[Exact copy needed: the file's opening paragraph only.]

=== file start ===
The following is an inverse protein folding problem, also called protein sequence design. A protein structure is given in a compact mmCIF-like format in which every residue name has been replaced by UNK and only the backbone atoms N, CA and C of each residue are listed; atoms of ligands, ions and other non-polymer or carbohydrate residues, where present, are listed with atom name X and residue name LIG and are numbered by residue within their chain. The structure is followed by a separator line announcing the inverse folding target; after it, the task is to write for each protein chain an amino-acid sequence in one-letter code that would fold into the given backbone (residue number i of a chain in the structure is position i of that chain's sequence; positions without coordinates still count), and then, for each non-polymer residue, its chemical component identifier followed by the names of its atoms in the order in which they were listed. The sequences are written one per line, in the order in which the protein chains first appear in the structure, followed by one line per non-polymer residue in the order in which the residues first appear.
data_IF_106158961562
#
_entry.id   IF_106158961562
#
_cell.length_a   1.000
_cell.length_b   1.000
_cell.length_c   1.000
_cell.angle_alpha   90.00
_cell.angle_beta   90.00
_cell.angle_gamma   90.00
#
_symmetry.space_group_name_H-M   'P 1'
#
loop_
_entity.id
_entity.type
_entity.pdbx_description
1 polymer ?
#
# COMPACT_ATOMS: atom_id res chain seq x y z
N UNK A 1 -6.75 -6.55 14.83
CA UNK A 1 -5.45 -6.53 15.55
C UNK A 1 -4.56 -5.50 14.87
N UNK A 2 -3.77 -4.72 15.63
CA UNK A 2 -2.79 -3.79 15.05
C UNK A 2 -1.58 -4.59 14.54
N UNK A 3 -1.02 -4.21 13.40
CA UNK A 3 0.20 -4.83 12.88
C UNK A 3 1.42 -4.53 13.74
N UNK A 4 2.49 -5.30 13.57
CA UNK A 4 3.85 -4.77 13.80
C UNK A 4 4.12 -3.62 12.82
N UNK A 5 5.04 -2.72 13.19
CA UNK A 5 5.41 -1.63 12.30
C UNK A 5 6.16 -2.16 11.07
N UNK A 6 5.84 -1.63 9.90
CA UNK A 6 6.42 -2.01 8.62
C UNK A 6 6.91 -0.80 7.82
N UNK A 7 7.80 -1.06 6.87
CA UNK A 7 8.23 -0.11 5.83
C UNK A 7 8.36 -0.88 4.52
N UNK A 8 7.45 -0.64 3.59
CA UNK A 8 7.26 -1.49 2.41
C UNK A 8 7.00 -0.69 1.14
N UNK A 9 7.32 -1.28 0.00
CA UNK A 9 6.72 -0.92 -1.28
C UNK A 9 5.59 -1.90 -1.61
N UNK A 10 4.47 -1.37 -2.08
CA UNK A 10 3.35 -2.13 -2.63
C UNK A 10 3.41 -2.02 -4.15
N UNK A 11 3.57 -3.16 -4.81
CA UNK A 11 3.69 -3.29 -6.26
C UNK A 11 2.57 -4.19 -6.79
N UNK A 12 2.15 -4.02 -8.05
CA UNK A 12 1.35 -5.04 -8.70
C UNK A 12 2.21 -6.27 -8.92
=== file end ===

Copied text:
The following is an inverse protein folding problem, also called protein sequence design. A protein structure is given in a compact mmCIF-like format in which every residue name has been replaced by UNK and only the backbone atoms N, CA and C of each residue are listed; atoms of ligands, ions and other non-polymer or carbohydrate residues, where present, are listed with atom name X and residue name LIG and are numbered by residue within their chain. The structure is followed by a separator line announcing the inverse folding target; after it, the task is to write for each protein chain an amino-acid sequence in one-letter code that would fold into the given backbone (residue number i of a chain in the structure is position i of that chain's sequence; positions without coordinates still count), and then, for each non-polymer residue, its chemical component identifier followed by the names of its atoms in the order in which they were listed. The sequences are written one per line, in the order in which the protein chains first appear in the structure, followed by one line per non-polymer residue in the order in which the residues first appear.